US Expat resources

Managing your wealth after a bereavement

By Jenny Judd | 19 May, 2021

Losing a loved one is distressing for anyone, but for many Americans living in the UK, it can create additional challenges. Ordinarily you have to liaise with medical staff, banks, and lawyers but it doesn’t end there if an American is involved.

We have highlighted some of the issues when you have lost an American loved one, or you are an American yourself having experienced a loss.

So where to start?

Following a bereavement, it’s likely your day-to-day life will be different. There may be a change to your daily routine, income and life priorities. So, take things slowly. Your financial plan and long-term objectives will inevitably be affected so there are a few things to talk through with your trusted advisers.

Income requirements

How has your income position changed? Often the level of household income will change for the survivor. Pension income may have reduced, or an earned income will have stopped which can be a very real concern when left managing the day-to-day finances. Income may be required from Investment portfolios for the first time, or the level of income taken may need to increase.

Is the asset allocation of your Investment portfolio still suitable? It is important to consider the risk profile of your investments to ensure they remain aligned with your changing goals, needs and level of comfort. If a more consistent level of income is now required, it may be appropriate and necessary, to increase the allocation to higher yielding stocks and fixed income.

Cash flow modelling can be a useful tool used to create a clear picture of your overall assets and income position, both now and in the future, which helps your wealth manager work with you to achieve a financial plan that is tailored to your changing requirements.

Estate / Inheritance Tax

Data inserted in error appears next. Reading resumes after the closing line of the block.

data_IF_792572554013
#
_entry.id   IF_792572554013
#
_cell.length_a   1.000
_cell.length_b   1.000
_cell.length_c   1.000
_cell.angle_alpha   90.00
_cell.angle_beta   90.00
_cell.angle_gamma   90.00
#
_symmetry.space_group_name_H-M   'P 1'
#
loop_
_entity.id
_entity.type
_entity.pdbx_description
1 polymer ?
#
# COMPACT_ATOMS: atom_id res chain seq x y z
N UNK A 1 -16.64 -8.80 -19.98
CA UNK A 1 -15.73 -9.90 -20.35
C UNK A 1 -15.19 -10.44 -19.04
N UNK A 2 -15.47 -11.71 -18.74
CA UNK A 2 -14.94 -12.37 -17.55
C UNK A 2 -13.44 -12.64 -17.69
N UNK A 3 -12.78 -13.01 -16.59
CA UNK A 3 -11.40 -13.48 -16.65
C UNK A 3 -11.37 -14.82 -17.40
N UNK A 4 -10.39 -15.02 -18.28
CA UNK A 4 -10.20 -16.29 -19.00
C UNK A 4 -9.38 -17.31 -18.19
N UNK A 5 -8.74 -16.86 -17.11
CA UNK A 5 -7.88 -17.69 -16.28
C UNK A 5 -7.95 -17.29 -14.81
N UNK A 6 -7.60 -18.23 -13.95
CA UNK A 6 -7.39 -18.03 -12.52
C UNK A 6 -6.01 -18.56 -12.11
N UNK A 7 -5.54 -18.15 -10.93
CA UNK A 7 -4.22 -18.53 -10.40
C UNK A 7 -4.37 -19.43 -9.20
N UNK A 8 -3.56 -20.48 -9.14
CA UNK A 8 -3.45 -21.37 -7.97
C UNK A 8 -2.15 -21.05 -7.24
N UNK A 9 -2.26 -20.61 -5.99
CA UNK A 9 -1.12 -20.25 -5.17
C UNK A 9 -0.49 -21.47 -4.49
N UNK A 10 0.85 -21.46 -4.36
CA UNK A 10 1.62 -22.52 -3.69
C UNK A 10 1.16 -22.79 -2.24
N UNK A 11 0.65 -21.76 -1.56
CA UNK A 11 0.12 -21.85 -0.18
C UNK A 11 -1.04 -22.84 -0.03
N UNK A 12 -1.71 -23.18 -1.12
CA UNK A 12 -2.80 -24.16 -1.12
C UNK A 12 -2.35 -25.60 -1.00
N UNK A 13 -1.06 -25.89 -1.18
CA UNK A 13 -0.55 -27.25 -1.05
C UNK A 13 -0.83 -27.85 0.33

Unfortunately, as an American living in the UK, one of the most prominent issues you would have to navigate are dual tax obligations. Complex enough on their own, there are even more challenges in the event of a bereavement. It requires specialist advice to ensure you are not caught out by two sets of rules from two different tax authorities.

The first thing to remember is that, in the UK, married couples and civil partners can leave their entire estate to their spouse tax-free when they die. In the US, transfers from a US citizen spouse to another US citizen spouse are exempt from gift and estate tax, but that isn’t the case if the spouse is not a US citizen.

It becomes more complicated when leaving gifts for other members of the family, or friends, when alive or at death. US citizens have an $11,700,000 lifetime gift and estate tax allowance and can give up to $15,000 to any individuals they want each year. They can also give $159,000 to a non-American spouse each year without it forming part of their $11.7m.

These allowances are not recognised in the UK. Rather, inheritance tax (IHT) will be due if the person who gave the gift dies within seven years of the gift date. In the UK, IHT currently stands at £325,000, above which it is payable at 40%. This is fixed until April 2026.